Trade facilitation has emerged as the key issue for the world trading system in recent years. In November 2014, WTO members adopted a Protocol of Amendment which is a necessary step towards making the Trade Facilitation Agreement (TFA) an integral part of the WTO Agreements. TFA was successfully negotiated at the Bali Ministerial Conference in December 2013 as part of a wider set of ministerial decisions, according to the editorial of the current News Bulletin of International Chamber of Commerce-Bangladesh (ICCB) released today.
TFA will enter into force with the ratification by at least two-third of WTO members. So far, 72 countries have ratified the TFA. Since WTO members have a shared interest in facilitating trade, the Agreement also breaks new ground in the way that it encourages and helps developing-country members to implement their commitments. It is the first WTO Agreement in which members determine their own implementation schedules and in which progress in implementation is explicitly linked to technical and financial capacity.
Although a large part of the trade facilitation agenda involves policy changes – especially coordination and information-sharing, both within and among governments–modernizing Customs systems and adapting new technologies can also involve significant technical capacity and financial resource demands. With this in mind, the TFA sets out a framework for trade facilitation-related technical assistance and capacity-building support, as well as detailed transparency procedures for monitoring this support.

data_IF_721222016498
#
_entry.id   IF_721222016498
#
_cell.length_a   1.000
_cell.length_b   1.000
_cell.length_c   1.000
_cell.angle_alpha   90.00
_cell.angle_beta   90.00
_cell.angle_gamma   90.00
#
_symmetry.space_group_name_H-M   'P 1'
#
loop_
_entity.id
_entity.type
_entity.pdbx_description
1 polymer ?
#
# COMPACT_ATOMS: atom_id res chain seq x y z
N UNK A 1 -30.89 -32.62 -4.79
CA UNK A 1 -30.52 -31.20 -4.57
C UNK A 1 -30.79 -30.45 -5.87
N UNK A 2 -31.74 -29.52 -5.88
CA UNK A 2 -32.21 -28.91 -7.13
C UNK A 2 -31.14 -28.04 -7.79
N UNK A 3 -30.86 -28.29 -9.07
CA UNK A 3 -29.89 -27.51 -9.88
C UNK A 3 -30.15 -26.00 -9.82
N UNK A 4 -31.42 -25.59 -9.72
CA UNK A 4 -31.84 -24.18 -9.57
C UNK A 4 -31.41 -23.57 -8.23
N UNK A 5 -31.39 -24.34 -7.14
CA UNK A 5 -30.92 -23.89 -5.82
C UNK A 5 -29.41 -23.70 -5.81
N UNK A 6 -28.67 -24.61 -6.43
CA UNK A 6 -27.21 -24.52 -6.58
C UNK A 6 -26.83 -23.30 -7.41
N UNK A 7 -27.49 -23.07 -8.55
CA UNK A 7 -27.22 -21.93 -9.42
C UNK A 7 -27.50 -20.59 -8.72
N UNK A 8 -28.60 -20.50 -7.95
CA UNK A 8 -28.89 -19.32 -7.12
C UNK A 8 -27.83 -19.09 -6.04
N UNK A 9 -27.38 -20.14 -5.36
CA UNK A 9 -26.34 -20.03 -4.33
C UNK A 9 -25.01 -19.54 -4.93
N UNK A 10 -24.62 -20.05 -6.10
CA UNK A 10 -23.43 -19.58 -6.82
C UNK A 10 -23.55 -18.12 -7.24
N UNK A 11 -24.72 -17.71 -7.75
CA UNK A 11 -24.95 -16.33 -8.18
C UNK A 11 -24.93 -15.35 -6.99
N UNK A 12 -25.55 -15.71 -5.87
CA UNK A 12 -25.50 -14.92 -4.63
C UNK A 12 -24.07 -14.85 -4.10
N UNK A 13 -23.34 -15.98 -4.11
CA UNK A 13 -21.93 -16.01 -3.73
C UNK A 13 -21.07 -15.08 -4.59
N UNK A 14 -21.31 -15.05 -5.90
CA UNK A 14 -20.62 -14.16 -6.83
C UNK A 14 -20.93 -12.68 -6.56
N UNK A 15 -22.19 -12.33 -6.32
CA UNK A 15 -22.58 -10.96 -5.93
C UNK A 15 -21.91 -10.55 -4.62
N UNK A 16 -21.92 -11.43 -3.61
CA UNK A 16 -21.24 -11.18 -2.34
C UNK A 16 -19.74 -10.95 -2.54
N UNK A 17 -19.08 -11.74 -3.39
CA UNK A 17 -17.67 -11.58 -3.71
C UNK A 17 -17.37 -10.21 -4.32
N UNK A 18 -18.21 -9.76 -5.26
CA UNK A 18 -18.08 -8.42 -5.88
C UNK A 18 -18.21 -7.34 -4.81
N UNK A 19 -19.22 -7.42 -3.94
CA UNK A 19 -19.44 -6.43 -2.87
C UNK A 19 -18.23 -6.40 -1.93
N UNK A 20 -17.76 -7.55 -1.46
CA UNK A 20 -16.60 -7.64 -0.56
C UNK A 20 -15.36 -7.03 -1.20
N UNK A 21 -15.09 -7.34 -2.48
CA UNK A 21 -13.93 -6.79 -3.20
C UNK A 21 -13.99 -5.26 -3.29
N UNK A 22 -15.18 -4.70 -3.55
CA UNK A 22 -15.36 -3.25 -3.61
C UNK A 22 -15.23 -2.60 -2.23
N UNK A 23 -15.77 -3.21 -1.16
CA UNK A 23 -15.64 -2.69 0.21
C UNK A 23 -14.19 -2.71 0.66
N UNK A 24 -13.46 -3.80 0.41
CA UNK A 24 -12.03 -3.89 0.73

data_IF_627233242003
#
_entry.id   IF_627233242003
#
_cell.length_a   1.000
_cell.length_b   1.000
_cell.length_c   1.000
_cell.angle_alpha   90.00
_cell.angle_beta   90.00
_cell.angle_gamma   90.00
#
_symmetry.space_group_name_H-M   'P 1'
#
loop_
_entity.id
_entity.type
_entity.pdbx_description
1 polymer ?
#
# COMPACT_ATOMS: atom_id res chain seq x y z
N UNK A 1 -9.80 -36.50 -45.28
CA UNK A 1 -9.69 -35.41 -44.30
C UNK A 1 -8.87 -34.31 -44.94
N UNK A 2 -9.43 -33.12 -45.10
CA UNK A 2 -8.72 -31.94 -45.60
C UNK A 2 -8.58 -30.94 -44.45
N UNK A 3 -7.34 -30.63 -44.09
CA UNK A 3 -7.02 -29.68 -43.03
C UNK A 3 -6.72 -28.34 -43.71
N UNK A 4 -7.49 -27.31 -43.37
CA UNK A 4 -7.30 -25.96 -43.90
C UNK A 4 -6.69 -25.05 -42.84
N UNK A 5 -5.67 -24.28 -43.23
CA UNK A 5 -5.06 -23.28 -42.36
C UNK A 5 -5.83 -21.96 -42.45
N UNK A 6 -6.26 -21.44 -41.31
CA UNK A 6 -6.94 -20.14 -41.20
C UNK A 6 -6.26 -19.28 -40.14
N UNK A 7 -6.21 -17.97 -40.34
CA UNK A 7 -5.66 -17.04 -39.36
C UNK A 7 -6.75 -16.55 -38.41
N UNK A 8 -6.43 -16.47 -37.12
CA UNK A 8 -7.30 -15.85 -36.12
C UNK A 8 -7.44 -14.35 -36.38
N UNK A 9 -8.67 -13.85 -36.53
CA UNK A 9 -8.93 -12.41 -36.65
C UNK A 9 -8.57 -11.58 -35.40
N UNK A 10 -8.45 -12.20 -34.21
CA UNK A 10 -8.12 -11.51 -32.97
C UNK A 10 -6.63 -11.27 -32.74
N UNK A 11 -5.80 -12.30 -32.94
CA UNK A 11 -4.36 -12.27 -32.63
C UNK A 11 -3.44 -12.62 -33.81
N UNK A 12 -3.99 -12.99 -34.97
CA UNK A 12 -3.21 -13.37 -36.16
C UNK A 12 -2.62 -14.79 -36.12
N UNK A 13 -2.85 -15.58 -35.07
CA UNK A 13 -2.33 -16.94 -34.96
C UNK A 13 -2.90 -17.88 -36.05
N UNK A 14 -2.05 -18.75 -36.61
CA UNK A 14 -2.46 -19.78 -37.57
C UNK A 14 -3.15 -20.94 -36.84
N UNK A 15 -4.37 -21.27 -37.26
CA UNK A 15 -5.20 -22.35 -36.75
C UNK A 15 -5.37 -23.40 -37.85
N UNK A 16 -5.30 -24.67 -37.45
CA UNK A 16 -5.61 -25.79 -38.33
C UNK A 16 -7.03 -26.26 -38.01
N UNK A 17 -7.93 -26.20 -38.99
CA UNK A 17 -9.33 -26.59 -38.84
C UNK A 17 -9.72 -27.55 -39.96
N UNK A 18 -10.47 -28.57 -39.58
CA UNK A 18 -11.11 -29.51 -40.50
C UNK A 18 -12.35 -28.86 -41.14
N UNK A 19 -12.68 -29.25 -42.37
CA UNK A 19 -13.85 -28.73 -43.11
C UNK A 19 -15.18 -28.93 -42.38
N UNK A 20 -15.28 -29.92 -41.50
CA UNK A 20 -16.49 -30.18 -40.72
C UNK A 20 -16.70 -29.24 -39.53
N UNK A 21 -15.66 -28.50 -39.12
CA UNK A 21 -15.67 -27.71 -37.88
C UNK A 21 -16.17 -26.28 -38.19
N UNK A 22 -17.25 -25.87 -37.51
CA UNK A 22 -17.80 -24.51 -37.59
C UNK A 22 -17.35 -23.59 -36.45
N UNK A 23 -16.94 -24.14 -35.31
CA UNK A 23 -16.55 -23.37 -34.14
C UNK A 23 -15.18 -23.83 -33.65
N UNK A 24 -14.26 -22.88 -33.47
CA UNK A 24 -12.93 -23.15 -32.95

The WTO’s Trade Facilitation Agreement also represents an important milestone by creating an international framework for reducing trade costs. Early estimates by the OECD suggested that implementation of the TFA would reduce trade costs by 10%. More recent OECD estimates increase
this to 14.5%. Of course, trade facilitation can be implemented unilaterally, but a multilateral agreement brings added value. First, it provides greater legal certainty to the changes in policy. Second, it helps reform in governments marshal support from domestic constituents. Third, it helps solve a coordination problem that would have been created by different approaches to changing border procedures.
There are varying estimates of the value of implementation of TFA. One frequently referenced report by the Peterson Institute estimates that trade facilitation reforms will expand global trade by as much as US$ 1 trillion annually. The OECD estimates that 2/3rd of the gains from the TFA will accrue to the developing countries. But not only do developing countries capture a big share of the trade expansion; they are also able to diversify their exports, entering new markets and selling a wider array of products. Moreover, the increase in global economic activity to be brought about by TFA implementation will provide a badly needed dose of momentum at this time of global economic weakness, especially due to the slowdown in Chinese and Indian economies.
Experts, based on the survey of WTO members, believe that, trade facilitation is a high priority for developing economies and LDCs. However, they also report a great deal of uncertainty about the benefits and costs of the TFA. Donor countries and Agencies expect to increase aid for trade facilitation, but are concerned that political will may be lacking in partner countries.
Bangladesh is actively considering the TFA Ratification soon, to allow an easy flow of goods across borders and lowering the costs of doing business. One of the major commitments of the TFA is the introduction of paperless business worldwide, which is expected to slash the cost of doing business by 10-15 percent. The cost of doing business, particularly in the least-developed countries like Bangladesh, is higher as importers and exporters have to pay extra money to avoid bureaucratic hassles at customs point, higher cost of transportation and processing other documents. In order to become middle income country by 2021, Bangladesh has to ensure full facilitation for promotion of trade and investment.
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